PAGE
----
Greens Condemn ‘Sham Review’ of M74

Scottish Ministers wrote to the Scottish Green MSPs on Wednesday of last week, making a commitment to review the M74 procurement process, currently subject to a formal complaint to the European Commission for potential anti-competitive practices and illegal state aid. (1) Just one week later, Ministers say they have already completed that review, and have awarded the contract to the Interlink M74 consortium, which is also subject to a complaint under EU law prohibiting cartel activity.

Under the terms of EU competition law, the Commission have the powers to void the contract if they believe it breaches these regulations. In December 2007 European law was specifically tightened up to tackle “illegal direct awards of public contracts”, which they define as “public contracts awarded in a non-transparent and non-competitive manner to a single bidder”, which is what the complaint identifies as having happened with the M74 Extension. (2)

Ministers have provided no information about the review process, and there is no evidence they have done any work beyond simply asking the same civil servants who drew up the flawed procurement process to check their work. Greens have today filed a series of parliamentary questions covering both the tender process and the review. (3)

Condemning today’s decision, Patrick Harvie MSP said:

“Today is a dark day for Glasgow, and a dark day for all those campaigning to tackle climate change. A sham tender process has been concluded with a sham review and an entirely irresponsible decision, given that the European Commission may pull the plug on the process altogether. Whatever the Commission decides, and whether or not the project goes ahead, Ministers have today made an expensive mistake.

“The Greens were the only party to accept the independent report on the M74 which showed this project would be a costly disaster for Glasgow, would fail to tackle congestion, do nothing for employment across the region, and undo attempts by Ministers to tackle climate change. The carbon cost alone of the M74 makes this a decision equivalent to demolishing a substantial windfarm. (4) Ministers made a commitment to the Greens, prior to last week’s budget vote, that they would conduct a comprehensive review of the M74 process, and that pledge now looks to have been insincere.” (5)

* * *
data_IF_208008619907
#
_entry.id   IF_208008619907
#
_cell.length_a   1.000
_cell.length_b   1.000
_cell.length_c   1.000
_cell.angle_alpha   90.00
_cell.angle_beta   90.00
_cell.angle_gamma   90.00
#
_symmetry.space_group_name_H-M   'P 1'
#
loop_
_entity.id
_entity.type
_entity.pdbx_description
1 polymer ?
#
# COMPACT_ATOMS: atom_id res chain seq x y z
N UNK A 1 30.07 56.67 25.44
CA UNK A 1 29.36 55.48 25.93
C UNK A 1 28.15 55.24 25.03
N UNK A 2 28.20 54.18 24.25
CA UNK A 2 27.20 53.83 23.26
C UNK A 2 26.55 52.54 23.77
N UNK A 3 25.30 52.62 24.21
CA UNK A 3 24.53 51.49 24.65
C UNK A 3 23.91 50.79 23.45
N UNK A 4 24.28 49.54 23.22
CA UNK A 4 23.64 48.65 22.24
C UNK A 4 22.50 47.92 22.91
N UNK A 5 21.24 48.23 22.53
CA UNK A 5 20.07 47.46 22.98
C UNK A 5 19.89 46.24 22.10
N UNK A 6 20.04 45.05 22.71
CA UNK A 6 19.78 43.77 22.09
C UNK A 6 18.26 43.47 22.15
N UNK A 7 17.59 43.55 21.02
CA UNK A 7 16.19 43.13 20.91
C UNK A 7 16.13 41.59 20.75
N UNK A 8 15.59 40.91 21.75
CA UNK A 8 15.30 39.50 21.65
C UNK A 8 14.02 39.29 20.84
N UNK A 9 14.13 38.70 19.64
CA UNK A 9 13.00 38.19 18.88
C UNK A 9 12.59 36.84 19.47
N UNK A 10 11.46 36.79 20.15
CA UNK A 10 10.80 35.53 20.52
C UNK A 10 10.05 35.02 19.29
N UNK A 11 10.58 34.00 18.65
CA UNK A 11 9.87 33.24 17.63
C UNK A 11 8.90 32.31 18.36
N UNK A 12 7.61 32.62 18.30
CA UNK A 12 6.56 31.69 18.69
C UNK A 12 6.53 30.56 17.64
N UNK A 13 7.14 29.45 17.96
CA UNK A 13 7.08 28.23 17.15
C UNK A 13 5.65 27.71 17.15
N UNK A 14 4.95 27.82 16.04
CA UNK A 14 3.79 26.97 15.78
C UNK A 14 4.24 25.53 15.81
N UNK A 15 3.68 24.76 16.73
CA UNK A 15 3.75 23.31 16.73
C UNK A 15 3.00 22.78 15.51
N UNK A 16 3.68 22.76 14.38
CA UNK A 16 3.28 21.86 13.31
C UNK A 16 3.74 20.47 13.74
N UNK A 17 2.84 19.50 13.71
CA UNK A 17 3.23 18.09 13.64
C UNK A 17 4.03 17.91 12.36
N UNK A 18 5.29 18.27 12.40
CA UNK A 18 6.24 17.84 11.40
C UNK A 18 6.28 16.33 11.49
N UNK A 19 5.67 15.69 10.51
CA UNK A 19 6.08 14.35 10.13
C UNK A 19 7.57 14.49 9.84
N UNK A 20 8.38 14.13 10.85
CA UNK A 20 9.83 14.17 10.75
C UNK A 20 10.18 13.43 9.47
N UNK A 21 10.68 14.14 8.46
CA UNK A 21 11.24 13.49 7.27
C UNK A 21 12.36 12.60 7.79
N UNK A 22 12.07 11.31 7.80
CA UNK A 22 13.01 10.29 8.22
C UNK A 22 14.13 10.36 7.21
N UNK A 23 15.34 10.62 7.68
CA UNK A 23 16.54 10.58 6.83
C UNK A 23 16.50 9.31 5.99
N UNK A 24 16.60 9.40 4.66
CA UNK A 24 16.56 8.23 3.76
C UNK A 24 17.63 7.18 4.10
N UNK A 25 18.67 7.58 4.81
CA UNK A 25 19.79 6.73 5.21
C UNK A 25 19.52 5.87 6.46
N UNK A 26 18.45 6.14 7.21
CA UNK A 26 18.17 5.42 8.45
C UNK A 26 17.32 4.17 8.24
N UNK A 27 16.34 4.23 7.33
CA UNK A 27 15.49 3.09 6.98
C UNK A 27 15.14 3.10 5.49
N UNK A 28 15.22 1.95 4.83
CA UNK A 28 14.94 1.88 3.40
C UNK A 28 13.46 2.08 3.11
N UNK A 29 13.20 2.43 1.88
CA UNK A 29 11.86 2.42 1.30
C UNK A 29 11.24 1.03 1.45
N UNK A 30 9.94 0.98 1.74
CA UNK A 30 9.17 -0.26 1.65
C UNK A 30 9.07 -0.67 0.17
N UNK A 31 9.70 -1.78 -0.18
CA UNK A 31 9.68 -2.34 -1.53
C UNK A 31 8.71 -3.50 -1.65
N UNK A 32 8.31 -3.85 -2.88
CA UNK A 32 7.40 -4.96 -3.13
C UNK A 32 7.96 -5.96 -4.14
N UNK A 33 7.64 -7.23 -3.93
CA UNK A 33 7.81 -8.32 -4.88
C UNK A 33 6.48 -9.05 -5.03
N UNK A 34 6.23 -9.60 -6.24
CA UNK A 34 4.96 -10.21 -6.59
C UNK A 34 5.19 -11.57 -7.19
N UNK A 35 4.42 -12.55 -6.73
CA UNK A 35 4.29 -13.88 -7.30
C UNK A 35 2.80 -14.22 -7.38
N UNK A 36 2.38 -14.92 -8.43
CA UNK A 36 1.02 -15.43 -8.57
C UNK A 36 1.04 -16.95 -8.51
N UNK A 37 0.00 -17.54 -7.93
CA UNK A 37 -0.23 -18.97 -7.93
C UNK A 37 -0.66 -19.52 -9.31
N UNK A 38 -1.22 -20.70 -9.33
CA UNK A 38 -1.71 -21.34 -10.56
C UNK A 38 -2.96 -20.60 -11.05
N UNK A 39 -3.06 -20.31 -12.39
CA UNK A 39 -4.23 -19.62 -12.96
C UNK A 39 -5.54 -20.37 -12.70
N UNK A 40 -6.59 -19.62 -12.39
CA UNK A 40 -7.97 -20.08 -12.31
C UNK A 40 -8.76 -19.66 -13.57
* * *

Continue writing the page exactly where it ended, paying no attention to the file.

Notes

1. Complaint filed by a long-standing campaigner against the scheme. Copies available on request.

2. See:
http://eur-lex.europa.eu/LexUriServ/LexUriServ.do?uri=CELEX:12002E087:EN:HTML

3. Parliamentary Questions filed today:
To ask the Scottish Executive what processes were used to review the tender for the M74 Northern Extension.

To ask the Scottish Executive what external advice was taken during the review of the M74 Northern Extension tender process about the legality of its under EU competition law.

To ask the Scottish Executive whether Ministers would place the contract award process for the M74 Northern Extension on hold if the European Commission move to a formal investigation of the tender process.

To ask the Scottish Executive what their response would be if the European Commission decide to nullify the award of the contract for the M74 Northern Extension to Interlink M74 under Section 2 of Article 81.

4. The reporter identified an annual increase in carbon dioxide emissions of 135,000 tonnes. The Cairn Uish windfarm, Scotland’s largest when built in 2005, was predicted to save just 92,000 tonnes of carbon dioxide per year.

http://www.scotland.gov.uk/News/Releases/2005/05/10110616

5. The letter from the Cabinet Secretary for Finance and Sustainable Growth stated:
“We have spoken separately about the M74 and the government’s position in relation to the complaint that has made to the European Commission.

“Clearly Scottish Ministers are in a unique position. The Scotland Act specifies that we must at all times act within European law. We are therefore taking this complaint seriously. We will co-operate fully with the European Commission (EC) if they decide to investigate the M74 procurement process and must comply with any instructions or conclusions even if that has consequences for the timetable.

“We are confident that the process in relation to the M74 has been properly conducted but to ensure that our processes are robust and sound I have asked for them to be reviewed ahead of any potential investigation from the EC. The tender will not be signed before this internal review has been carried out.

“If the EC do intend to pursue this complaint, which could be a lengthy process, we will be required to re-examine our position. I am happy to expand on these points, on the record, in Parliament.”

James Mackenzie
Media and Communications
Scottish Green MSPs
Scottish Parliament
Edinburgh EH99 1SP

Tel: 0131 348 6360
Mob: 0790 99 33 074
Fax: 0131 348 5972

Contact: James Mackenzie
Phone: 0131 348 6360 or 0790 99 33 074